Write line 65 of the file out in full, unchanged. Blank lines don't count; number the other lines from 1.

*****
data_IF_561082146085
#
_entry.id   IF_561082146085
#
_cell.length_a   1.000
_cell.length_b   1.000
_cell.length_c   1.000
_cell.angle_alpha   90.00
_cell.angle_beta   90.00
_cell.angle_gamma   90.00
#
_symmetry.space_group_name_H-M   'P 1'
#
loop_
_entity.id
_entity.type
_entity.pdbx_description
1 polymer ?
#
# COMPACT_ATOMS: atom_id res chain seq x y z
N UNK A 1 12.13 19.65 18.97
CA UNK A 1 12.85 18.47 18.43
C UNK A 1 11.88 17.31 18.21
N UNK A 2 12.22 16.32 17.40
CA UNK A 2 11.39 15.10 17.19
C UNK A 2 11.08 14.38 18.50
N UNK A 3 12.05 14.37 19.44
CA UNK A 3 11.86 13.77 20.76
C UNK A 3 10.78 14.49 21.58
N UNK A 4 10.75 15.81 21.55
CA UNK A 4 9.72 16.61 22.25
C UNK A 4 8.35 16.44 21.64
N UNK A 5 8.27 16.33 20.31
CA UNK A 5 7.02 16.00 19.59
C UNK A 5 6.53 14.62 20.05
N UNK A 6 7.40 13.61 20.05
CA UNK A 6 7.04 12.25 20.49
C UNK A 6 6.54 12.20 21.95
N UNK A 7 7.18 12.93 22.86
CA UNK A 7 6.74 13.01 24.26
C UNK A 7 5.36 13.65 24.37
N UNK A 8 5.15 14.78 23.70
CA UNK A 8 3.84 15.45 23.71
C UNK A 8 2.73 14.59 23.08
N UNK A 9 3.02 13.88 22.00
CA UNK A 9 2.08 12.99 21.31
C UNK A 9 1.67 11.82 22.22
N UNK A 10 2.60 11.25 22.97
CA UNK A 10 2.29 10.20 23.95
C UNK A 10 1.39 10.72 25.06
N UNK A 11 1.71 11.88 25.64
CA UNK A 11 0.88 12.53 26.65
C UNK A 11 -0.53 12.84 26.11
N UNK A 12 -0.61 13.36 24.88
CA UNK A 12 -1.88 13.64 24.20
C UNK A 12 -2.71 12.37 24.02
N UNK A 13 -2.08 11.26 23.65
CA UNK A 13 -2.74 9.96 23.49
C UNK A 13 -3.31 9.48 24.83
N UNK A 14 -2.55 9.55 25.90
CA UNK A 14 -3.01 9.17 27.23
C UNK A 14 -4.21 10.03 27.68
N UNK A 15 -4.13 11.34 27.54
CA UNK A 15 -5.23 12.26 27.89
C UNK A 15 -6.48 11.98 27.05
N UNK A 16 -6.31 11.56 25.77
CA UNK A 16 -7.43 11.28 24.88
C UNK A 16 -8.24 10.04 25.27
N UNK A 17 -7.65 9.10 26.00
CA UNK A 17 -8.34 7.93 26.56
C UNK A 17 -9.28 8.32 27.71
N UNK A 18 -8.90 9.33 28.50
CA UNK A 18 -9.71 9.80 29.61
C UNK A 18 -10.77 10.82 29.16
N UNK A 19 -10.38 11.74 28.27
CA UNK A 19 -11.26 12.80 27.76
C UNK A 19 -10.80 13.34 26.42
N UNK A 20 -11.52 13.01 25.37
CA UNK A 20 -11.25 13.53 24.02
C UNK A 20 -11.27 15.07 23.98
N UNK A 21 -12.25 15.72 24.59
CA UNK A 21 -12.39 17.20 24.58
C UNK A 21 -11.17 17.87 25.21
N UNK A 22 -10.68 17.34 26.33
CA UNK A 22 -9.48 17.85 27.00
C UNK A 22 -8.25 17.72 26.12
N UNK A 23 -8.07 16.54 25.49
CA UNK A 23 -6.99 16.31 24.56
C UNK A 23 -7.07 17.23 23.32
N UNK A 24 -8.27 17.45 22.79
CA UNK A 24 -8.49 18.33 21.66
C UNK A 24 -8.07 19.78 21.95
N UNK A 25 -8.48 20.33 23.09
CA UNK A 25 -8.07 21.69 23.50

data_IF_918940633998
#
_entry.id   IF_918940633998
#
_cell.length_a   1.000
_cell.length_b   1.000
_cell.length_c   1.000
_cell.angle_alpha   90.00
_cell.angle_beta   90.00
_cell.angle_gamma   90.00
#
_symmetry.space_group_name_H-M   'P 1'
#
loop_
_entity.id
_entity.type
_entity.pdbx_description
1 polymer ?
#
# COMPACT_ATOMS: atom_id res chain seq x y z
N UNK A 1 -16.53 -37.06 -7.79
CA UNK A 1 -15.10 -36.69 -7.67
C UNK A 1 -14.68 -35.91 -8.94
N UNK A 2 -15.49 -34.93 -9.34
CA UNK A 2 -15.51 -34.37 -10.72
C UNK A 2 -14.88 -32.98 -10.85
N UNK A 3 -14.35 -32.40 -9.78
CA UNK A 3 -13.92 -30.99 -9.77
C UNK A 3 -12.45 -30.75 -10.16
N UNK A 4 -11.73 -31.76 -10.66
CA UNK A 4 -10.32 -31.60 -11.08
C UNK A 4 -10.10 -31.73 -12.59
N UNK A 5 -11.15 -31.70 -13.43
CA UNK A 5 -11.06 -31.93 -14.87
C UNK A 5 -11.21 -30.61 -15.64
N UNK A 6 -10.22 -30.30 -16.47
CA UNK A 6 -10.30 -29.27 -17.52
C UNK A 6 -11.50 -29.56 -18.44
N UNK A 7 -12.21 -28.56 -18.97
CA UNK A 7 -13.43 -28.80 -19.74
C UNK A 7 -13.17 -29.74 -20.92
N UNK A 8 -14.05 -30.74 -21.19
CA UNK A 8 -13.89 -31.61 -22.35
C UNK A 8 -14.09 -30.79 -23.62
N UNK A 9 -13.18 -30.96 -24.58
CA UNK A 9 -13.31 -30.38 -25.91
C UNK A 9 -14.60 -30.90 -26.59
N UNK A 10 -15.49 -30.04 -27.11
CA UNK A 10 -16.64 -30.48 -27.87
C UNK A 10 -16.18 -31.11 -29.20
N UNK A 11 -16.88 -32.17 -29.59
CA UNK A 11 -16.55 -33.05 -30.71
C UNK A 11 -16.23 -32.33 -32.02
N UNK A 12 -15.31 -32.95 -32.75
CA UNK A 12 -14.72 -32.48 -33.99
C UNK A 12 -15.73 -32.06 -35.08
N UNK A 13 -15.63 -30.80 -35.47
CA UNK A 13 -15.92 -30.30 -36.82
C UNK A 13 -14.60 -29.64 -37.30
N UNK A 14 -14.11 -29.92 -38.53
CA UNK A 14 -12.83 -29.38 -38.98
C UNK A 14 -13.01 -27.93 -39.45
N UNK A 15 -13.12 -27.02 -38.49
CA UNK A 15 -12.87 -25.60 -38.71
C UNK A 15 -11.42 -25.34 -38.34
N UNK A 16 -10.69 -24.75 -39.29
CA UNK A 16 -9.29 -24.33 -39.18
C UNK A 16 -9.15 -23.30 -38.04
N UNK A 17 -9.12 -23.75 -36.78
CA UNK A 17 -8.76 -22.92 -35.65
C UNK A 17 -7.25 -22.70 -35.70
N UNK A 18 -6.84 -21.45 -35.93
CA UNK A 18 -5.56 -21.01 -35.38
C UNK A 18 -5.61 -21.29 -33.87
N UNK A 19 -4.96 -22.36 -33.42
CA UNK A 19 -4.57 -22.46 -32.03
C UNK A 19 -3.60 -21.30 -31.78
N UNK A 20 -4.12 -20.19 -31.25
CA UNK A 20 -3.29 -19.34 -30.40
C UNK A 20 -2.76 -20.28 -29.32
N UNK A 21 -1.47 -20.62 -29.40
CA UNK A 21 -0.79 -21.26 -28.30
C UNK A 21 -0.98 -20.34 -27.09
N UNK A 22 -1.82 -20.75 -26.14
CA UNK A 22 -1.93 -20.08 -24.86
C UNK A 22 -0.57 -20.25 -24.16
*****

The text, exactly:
C UNK A 15 -6.48 11.98 27.05